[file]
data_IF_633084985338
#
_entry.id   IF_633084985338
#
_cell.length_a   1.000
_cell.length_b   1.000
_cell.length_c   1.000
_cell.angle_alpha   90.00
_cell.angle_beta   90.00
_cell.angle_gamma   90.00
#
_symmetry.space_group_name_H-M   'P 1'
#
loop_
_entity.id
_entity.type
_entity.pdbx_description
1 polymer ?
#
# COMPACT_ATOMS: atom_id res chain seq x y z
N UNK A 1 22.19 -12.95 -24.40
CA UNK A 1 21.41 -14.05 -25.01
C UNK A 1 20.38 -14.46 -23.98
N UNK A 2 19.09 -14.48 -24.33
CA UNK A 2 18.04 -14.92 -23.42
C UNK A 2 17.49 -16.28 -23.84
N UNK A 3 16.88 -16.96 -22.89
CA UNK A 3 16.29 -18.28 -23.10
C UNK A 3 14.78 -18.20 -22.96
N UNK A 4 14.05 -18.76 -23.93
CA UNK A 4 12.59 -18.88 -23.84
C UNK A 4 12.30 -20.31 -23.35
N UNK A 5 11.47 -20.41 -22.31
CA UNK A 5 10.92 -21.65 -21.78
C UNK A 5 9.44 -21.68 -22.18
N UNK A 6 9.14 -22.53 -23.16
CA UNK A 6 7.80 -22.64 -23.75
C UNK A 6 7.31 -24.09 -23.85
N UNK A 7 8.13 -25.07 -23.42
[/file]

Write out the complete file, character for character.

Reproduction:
data_IF_633084985338
#
_entry.id   IF_633084985338
#
_cell.length_a   1.000
_cell.length_b   1.000
_cell.length_c   1.000
_cell.angle_alpha   90.00
_cell.angle_beta   90.00
_cell.angle_gamma   90.00
#
_symmetry.space_group_name_H-M   'P 1'
#
loop_
_entity.id
_entity.type
_entity.pdbx_description
1 polymer ?
#
# COMPACT_ATOMS: atom_id res chain seq x y z
N UNK A 1 22.19 -12.95 -24.40
CA UNK A 1 21.41 -14.05 -25.01
C UNK A 1 20.38 -14.46 -23.98
N UNK A 2 19.09 -14.48 -24.33
CA UNK A 2 18.04 -14.92 -23.42
C UNK A 2 17.49 -16.28 -23.84
N UNK A 3 16.88 -16.96 -22.89
CA UNK A 3 16.29 -18.28 -23.10
C UNK A 3 14.78 -18.20 -22.96
N UNK A 4 14.05 -18.76 -23.93
CA UNK A 4 12.59 -18.88 -23.84
C UNK A 4 12.30 -20.31 -23.35
N UNK A 5 11.47 -20.41 -22.31
CA UNK A 5 10.92 -21.65 -21.78
C UNK A 5 9.44 -21.68 -22.18
N UNK A 6 9.14 -22.53 -23.16
CA UNK A 6 7.80 -22.64 -23.75
C UNK A 6 7.31 -24.09 -23.85
N UNK A 7 8.13 -25.07 -23.42